European construction OEMs expect growth amid new industry success factors, key new study reveals
First publishedon www.AggBusiness.com
European manufacturers of construction equipment expect annual growth of 5-6 % until 2020, and 2% points in additional profit, a new key new industry survey has revealed.
According to the McKinsey & Company survey of senior executives at more than 75 OEMs, 69% of companies are optimistic about the future, with just one in ten predicting a deterioration in their business.
Specifically, manufacturers point to two primary opportunities: growth from markets outside Europe and the increasing importance of the aftermarket business (parts, service, and solutions). About six out of ten companies say that these two developments will be the most important trends for the industry. These are the two key findings of McKinsey’s Reengineering construction equipment study, which also includes interviews with more than 30 industry experts.
“The construction equipment industry is on the brink of profound transformation,” says Detlev Mohr, leader of McKinsey’s Automotive & Assembly Practice in Europe. “Manufacturers are facing change in almost every aspect of their business – increasing competition in emerging markets, tougher customer requirements, and tightening regulations. Moreover, big-data-driven solutions, electrical powertrains, and driverless machines will alter the market.”
Today, the construction equipment industry in Europe is made up of around 450 machinery and attachment manufacturers, who directly employ about 150,000 people and generate annual sales of approximately €40 billion. Italy, Germany, and France are the main hubs, where more than half of manufacturers are located. The industry consists primarily of small and medium-sized enterprises (SMEs): two-thirds of all companies generate annual sales of less than €50 million, and just 10% reach the €1 billion mark. At the same time, OEMs in Europe are highly international, with more than 40% of their sales taking place outside the region, mainly North America, the Middle East, and Asia.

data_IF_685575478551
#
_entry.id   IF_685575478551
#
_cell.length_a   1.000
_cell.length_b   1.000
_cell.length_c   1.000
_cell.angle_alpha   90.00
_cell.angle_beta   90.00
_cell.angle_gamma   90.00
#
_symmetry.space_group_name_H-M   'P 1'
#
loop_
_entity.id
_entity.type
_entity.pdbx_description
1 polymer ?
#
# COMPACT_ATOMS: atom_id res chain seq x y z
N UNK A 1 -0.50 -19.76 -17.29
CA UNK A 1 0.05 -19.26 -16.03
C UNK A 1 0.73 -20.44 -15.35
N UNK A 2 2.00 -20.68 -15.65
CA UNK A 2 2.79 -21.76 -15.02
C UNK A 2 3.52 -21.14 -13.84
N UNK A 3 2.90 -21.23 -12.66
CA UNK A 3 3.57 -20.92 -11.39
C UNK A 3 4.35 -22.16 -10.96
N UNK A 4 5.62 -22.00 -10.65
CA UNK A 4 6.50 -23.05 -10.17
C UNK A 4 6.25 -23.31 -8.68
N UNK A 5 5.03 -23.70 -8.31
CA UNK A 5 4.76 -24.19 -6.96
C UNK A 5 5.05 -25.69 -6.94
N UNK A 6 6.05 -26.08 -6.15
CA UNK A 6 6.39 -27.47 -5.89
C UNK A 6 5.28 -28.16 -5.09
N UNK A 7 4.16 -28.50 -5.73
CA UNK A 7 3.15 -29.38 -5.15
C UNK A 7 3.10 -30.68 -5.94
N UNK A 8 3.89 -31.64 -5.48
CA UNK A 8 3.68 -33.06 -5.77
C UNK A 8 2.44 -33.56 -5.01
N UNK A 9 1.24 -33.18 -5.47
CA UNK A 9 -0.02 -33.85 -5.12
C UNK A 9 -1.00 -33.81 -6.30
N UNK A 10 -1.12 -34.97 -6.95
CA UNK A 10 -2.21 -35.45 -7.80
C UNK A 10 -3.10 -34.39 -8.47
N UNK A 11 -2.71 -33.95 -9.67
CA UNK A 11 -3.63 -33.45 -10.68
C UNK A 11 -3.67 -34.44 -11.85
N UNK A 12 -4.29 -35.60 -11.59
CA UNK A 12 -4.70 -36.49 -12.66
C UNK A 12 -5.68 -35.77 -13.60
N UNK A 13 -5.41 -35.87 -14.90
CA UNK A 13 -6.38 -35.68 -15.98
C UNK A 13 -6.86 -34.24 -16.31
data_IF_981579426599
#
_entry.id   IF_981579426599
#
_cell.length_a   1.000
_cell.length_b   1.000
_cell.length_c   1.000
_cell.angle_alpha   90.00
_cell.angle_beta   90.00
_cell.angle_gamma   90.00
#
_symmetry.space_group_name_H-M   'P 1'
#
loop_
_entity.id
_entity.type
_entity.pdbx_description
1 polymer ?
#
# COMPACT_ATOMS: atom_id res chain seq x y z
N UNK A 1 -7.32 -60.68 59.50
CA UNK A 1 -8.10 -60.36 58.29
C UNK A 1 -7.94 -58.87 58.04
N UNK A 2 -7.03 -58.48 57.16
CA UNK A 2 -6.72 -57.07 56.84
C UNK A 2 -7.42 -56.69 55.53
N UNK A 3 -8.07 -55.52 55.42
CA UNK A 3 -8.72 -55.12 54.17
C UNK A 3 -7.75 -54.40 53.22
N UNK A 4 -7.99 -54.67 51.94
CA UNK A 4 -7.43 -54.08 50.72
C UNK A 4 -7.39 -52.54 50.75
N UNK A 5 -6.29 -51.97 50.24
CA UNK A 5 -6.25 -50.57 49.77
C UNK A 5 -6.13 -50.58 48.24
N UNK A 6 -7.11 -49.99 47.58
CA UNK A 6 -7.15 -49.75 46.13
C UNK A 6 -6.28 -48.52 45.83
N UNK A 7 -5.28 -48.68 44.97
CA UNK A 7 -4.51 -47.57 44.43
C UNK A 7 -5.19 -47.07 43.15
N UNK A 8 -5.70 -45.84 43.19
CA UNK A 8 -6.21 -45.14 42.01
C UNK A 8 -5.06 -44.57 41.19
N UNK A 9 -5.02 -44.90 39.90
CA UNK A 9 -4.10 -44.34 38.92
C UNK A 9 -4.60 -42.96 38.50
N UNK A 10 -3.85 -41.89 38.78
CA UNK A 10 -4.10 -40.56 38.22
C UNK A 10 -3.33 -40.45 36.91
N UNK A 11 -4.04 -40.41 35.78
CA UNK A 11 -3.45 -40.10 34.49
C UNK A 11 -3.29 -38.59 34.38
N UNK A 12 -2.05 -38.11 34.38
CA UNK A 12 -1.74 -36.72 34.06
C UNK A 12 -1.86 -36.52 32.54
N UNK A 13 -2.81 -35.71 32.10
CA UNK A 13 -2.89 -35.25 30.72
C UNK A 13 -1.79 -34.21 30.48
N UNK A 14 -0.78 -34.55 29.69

Manufacturers collectively produce more than 100 different types of equipment – from compact excavators and cement mixers to tunnel-boring machines and cranes. Global production volumes of some machines, such as crawler excavators or wheeled loaders, are in the hundreds of thousands each year. In other cases – trenchers or milling machines, for instance – the number produced does not exceed two or three digits.
In the future, size alone will be no match for customer orientation. “The study also reveals that growth in new sales markets and the aftermarket business will shape the industry in the coming years,” says co-author Erik Sjödin.
Although equipment manufacturers state that they are well prepared for these changes, they rate their own performance as less successful in terms of recruiting skilled workers and expanding their business models into areas like financing and leasing.
“The primary factors determining success in this industry will shift from an operations focus to customer orientation,” said Sjödin. Until today, manufacturers have considered scale advantages and low-cost production to be most important, but in the years to come an even deeper understanding of customers’ business and a position at the technological forefront will take precedence. Examples of this increased customer focus include tailoring of machine designs and providing data driven services to increase uptime and fuel efficiency. Sjödin added: “Customers will also increasingly expect European OEMs to become active partners in optimising how the machines are used on site and how they contribute to the customers’ value creation.”
The survey by McKinsey & Company, a global management consulting firm, was conducted in conjunction with CECE, the European construction equipment manufacturers’ association. The resulting analysis is said to provide one of the most comprehensive perspectives available on the construction equipment industry.